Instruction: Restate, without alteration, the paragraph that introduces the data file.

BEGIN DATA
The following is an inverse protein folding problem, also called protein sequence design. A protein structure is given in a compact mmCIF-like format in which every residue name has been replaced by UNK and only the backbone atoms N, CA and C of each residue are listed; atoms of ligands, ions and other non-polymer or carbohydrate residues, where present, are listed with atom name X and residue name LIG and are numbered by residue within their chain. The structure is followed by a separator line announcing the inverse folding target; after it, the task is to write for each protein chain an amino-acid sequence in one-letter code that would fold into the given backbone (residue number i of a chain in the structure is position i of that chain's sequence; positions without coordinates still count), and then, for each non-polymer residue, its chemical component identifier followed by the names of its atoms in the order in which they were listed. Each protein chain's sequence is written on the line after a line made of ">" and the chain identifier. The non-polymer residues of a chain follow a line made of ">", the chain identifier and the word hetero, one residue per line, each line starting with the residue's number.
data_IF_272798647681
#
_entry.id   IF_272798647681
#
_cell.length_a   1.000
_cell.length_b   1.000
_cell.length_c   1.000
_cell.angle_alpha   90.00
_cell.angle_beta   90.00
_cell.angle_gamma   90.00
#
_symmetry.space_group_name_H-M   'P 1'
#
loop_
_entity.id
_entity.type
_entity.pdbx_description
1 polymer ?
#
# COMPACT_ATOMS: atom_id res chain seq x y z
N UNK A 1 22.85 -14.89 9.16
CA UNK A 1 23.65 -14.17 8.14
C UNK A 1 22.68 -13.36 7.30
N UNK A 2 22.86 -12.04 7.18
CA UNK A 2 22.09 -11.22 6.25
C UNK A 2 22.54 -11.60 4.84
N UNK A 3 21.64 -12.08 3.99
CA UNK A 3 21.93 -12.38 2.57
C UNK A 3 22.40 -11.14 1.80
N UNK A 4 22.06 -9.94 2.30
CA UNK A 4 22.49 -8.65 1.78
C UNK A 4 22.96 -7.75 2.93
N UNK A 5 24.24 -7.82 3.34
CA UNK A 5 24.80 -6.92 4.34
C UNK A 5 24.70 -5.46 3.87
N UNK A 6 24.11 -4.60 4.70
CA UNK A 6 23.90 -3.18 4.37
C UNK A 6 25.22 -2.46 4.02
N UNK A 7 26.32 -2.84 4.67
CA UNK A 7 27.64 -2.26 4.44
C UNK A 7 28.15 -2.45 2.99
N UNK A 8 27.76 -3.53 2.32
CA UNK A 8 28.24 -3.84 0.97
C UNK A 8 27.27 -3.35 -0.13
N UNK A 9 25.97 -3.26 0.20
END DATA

The following is an inverse protein folding problem, also called protein sequence design. A protein structure is given in a compact mmCIF-like format in which every residue name has been replaced by UNK and only the backbone atoms N, CA and C of each residue are listed; atoms of ligands, ions and other non-polymer or carbohydrate residues, where present, are listed with atom name X and residue name LIG and are numbered by residue within their chain. The structure is followed by a separator line announcing the inverse folding target; after it, the task is to write for each protein chain an amino-acid sequence in one-letter code that would fold into the given backbone (residue number i of a chain in the structure is position i of that chain's sequence; positions without coordinates still count), and then, for each non-polymer residue, its chemical component identifier followed by the names of its atoms in the order in which they were listed. Each protein chain's sequence is written on the line after a line made of ">" and the chain identifier. The non-polymer residues of a chain follow a line made of ">", the chain identifier and the word hetero, one residue per line, each line starting with the residue's number.